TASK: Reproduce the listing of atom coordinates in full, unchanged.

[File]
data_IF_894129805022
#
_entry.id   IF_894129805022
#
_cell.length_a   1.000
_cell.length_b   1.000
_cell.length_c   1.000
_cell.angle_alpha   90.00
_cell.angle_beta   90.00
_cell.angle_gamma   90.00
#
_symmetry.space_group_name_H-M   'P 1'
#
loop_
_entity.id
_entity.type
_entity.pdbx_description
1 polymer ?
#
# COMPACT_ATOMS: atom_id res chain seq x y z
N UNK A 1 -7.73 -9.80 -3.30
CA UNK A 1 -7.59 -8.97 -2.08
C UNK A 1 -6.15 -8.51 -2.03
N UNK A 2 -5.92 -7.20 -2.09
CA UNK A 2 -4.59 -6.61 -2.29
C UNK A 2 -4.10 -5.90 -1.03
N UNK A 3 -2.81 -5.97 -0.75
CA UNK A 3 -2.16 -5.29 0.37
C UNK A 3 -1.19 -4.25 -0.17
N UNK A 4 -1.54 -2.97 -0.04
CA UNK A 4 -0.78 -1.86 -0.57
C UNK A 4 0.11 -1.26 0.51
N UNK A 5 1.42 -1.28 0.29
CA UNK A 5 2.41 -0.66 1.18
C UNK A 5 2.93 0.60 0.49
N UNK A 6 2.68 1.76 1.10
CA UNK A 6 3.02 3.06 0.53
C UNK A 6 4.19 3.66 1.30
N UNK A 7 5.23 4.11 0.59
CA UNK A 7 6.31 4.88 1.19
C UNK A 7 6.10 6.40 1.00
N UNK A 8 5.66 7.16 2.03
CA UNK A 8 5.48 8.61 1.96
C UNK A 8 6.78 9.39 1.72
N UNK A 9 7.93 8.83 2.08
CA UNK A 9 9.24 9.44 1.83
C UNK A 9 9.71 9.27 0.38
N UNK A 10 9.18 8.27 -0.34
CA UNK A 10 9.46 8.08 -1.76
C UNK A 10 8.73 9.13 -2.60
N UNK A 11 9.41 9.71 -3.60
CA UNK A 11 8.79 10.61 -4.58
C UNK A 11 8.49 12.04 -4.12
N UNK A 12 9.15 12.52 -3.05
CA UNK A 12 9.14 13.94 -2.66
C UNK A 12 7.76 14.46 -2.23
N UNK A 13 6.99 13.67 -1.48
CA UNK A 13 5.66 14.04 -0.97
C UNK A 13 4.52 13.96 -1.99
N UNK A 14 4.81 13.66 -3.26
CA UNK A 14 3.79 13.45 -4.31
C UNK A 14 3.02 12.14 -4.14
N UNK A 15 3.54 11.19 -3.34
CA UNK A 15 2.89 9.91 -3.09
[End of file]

data_IF_894129805022
#
_entry.id   IF_894129805022
#
_cell.length_a   1.000
_cell.length_b   1.000
_cell.length_c   1.000
_cell.angle_alpha   90.00
_cell.angle_beta   90.00
_cell.angle_gamma   90.00
#
_symmetry.space_group_name_H-M   'P 1'
#
loop_
_entity.id
_entity.type
_entity.pdbx_description
1 polymer ?
#
# COMPACT_ATOMS: atom_id res chain seq x y z
N UNK A 1 -7.73 -9.80 -3.30
CA UNK A 1 -7.59 -8.97 -2.08
C UNK A 1 -6.15 -8.51 -2.03
N UNK A 2 -5.92 -7.20 -2.09
CA UNK A 2 -4.59 -6.61 -2.29
C UNK A 2 -4.10 -5.90 -1.03
N UNK A 3 -2.81 -5.97 -0.75
CA UNK A 3 -2.16 -5.29 0.37
C UNK A 3 -1.19 -4.25 -0.17
N UNK A 4 -1.54 -2.97 -0.04
CA UNK A 4 -0.78 -1.86 -0.57
C UNK A 4 0.11 -1.26 0.51
N UNK A 5 1.42 -1.28 0.29
CA UNK A 5 2.41 -0.66 1.18
C UNK A 5 2.93 0.60 0.49
N UNK A 6 2.68 1.76 1.10
CA UNK A 6 3.02 3.06 0.53
C UNK A 6 4.19 3.66 1.30
N UNK A 7 5.23 4.11 0.59
CA UNK A 7 6.31 4.88 1.19
C UNK A 7 6.10 6.40 1.00
N UNK A 8 5.66 7.16 2.03
CA UNK A 8 5.48 8.61 1.96
C UNK A 8 6.78 9.39 1.72
N UNK A 9 7.93 8.83 2.08
CA UNK A 9 9.24 9.44 1.83
C UNK A 9 9.71 9.27 0.38
N UNK A 10 9.18 8.27 -0.34
CA UNK A 10 9.46 8.08 -1.76
C UNK A 10 8.73 9.13 -2.60
N UNK A 11 9.41 9.71 -3.60
CA UNK A 11 8.79 10.61 -4.58
C UNK A 11 8.49 12.04 -4.12
N UNK A 12 9.15 12.52 -3.05
CA UNK A 12 9.14 13.94 -2.66
C UNK A 12 7.76 14.46 -2.23
N UNK A 13 6.99 13.67 -1.48
CA UNK A 13 5.66 14.04 -0.97
C UNK A 13 4.52 13.96 -1.99
N UNK A 14 4.81 13.66 -3.26
CA UNK A 14 3.79 13.45 -4.31
C UNK A 14 3.02 12.14 -4.14
N UNK A 15 3.54 11.19 -3.34
CA UNK A 15 2.89 9.91 -3.09